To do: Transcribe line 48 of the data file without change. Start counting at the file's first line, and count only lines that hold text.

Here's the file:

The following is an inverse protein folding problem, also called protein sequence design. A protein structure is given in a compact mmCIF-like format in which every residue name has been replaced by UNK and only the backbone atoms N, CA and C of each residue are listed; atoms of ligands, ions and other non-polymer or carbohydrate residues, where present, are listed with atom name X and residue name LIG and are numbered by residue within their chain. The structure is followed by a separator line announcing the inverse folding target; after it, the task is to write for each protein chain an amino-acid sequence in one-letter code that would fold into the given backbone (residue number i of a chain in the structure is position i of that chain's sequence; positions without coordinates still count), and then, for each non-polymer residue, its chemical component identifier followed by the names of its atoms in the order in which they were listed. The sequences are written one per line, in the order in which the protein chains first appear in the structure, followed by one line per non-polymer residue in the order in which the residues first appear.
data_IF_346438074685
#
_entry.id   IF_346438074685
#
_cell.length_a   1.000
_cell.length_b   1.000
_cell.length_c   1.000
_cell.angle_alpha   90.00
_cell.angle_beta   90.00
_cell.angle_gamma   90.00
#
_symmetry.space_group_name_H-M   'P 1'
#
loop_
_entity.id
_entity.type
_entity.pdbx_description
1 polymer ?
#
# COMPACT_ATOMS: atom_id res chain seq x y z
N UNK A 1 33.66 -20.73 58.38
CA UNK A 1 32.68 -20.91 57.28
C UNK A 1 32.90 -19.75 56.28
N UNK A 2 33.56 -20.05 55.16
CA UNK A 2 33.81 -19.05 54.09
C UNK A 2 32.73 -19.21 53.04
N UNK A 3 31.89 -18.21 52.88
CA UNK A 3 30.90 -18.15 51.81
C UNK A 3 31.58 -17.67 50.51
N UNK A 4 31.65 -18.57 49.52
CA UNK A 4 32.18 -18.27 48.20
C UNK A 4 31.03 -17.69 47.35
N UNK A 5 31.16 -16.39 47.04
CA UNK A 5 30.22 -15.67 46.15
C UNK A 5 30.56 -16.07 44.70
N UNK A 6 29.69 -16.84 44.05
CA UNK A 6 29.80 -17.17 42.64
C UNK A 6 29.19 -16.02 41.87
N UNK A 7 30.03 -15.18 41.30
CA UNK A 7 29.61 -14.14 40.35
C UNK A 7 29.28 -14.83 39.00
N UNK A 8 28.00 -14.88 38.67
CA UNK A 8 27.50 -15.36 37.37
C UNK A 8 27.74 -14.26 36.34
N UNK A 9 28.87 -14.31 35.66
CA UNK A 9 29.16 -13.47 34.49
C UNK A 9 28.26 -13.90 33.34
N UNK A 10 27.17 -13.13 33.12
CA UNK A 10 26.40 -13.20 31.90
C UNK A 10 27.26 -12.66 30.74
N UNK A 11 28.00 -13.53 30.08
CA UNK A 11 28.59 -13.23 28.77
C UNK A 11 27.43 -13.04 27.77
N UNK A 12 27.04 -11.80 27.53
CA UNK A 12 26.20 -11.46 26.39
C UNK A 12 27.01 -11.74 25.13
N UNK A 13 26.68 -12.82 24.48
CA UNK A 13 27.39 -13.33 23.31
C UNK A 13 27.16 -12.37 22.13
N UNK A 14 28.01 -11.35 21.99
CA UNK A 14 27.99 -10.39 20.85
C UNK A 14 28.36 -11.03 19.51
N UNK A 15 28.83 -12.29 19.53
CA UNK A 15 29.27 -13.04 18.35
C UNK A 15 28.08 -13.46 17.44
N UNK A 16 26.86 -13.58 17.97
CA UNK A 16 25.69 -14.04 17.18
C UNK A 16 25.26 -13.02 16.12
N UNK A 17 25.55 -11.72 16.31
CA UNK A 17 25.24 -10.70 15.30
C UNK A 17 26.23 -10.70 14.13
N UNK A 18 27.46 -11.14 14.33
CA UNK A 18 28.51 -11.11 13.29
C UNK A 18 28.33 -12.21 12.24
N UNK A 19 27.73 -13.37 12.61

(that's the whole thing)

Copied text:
C UNK A 9 28.26 -13.90 33.34